KN: Do you have any evidence that certain skills you teach are more beneficial than others?

JM: From a theoretical perspective, I actually don’t think any one is going to be generally better than the others. I think different things work for different people, and that’s why we give them this buffet of skills. We want them to try each one and see which one works best for them, and then those are the ones that they’re going to continue doing—which is one key to having this work, right? The intervention is not going to work if people don’t do it, so they need to find the one that fits best for them.

We do ask people at the end of our interventions which one they liked better and which one they’re going to continue to practice, and we get votes for all the skills. I think mindfulness is the most disparate one—people tend to love it or hate it—but all the skills seem to get at least some votes. We haven’t come to a point where we’re like, well, this one is clearly the one so let’s just do that one skill from now on. At the same token, we’re never finding that one is particularly bad and never works.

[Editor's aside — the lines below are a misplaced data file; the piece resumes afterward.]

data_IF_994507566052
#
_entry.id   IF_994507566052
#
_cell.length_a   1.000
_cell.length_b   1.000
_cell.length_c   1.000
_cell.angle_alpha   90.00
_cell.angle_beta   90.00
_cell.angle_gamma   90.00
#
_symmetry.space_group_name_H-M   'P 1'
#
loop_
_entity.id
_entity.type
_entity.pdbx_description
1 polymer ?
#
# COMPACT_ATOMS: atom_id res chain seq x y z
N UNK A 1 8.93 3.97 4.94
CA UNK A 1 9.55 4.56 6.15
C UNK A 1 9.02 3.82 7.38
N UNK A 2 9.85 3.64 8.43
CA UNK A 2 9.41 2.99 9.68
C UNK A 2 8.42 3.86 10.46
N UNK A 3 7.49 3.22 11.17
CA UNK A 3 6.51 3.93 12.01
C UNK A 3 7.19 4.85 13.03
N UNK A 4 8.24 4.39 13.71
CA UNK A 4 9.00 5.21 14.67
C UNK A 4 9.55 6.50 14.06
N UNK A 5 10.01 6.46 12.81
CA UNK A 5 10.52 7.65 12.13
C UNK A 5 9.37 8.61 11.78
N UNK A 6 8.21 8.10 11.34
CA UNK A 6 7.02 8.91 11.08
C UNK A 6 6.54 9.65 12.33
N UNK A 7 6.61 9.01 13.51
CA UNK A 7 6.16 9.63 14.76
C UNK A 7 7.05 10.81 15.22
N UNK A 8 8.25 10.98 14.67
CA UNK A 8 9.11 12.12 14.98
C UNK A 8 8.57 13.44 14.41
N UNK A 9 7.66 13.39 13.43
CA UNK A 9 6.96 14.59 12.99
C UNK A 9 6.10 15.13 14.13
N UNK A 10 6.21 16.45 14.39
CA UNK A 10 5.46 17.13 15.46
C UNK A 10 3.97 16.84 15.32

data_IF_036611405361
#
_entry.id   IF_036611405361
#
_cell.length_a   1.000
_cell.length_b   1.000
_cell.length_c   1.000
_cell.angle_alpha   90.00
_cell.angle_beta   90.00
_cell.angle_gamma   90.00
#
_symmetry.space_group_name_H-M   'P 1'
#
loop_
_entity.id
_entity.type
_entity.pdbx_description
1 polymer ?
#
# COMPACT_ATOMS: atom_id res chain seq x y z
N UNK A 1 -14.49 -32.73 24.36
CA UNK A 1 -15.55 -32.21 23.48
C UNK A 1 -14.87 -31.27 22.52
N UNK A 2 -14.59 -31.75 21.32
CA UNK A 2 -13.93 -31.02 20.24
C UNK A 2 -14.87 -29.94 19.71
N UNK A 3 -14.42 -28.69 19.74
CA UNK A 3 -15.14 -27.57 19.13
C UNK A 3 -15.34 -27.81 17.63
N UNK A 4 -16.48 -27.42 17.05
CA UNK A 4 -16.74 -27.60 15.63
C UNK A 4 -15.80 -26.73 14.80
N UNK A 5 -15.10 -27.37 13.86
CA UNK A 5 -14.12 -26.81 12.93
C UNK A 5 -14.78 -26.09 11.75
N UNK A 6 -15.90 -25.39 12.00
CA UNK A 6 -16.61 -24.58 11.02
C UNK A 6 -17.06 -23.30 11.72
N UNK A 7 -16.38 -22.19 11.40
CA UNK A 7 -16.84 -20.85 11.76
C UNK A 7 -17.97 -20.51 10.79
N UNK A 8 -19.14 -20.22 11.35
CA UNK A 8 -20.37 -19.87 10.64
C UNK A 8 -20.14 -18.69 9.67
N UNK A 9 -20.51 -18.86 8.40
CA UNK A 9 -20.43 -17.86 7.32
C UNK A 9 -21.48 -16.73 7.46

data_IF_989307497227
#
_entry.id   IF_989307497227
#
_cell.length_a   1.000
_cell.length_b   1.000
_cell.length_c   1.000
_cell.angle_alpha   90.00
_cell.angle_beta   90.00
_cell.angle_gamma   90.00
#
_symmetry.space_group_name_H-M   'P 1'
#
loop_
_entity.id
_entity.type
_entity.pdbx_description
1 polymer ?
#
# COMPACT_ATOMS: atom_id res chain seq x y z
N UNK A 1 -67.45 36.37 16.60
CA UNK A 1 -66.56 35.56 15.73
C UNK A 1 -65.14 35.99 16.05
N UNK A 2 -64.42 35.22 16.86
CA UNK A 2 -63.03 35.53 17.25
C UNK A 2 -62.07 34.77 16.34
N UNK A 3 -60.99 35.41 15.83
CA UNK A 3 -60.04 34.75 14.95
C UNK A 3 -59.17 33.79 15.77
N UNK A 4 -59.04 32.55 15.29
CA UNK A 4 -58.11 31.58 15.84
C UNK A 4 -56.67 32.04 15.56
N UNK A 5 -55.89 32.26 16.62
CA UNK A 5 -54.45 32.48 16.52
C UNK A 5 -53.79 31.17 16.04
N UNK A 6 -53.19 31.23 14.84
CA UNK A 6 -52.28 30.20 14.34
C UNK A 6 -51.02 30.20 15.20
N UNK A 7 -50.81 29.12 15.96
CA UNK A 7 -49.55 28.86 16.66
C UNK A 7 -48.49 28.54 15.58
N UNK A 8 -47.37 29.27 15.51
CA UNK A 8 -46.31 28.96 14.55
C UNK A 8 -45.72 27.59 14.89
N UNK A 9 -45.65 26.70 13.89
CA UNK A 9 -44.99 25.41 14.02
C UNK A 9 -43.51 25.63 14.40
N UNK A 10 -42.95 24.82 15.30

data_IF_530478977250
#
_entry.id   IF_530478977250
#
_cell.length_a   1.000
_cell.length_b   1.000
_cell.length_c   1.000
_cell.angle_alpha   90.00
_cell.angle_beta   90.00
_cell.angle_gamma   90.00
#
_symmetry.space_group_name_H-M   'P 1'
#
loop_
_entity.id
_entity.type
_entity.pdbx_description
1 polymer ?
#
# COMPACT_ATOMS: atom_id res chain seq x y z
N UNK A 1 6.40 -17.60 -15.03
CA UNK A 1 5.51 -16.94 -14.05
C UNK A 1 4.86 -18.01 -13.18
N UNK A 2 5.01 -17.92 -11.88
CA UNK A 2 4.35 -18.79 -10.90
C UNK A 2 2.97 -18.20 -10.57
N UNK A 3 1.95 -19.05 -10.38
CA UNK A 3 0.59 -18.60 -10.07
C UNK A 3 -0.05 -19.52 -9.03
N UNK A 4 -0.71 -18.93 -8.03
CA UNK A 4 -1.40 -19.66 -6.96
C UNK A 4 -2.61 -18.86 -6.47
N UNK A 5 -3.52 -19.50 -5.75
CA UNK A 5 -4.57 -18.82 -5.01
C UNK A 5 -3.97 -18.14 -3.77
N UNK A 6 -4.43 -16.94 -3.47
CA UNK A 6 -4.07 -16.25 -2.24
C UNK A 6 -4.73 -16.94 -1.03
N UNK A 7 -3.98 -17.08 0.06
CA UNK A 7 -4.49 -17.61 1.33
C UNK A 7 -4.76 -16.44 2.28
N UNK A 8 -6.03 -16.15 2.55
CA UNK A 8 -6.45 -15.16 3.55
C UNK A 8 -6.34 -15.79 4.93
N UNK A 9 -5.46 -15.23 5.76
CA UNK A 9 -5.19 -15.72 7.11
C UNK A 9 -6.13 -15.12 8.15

KN: When we’re experiencing some kind of life stress, how do we figure out whether we should focus on the positive or attend to our negative emotions at any given moment?

JM: I think you just have to get a feel for it, starting with at least being aware of all the different options you have. There is some evidence for matching skills to the context. If you look at our grouping of skills, if it’s a situation where you don’t have any control—there’s nothing you can do—then something like mindfulness or gratitude (focusing on what is good in the moment) might be the way to go. Whereas if there might be something you can do, then maybe the attainable goal setting would be more the way to go.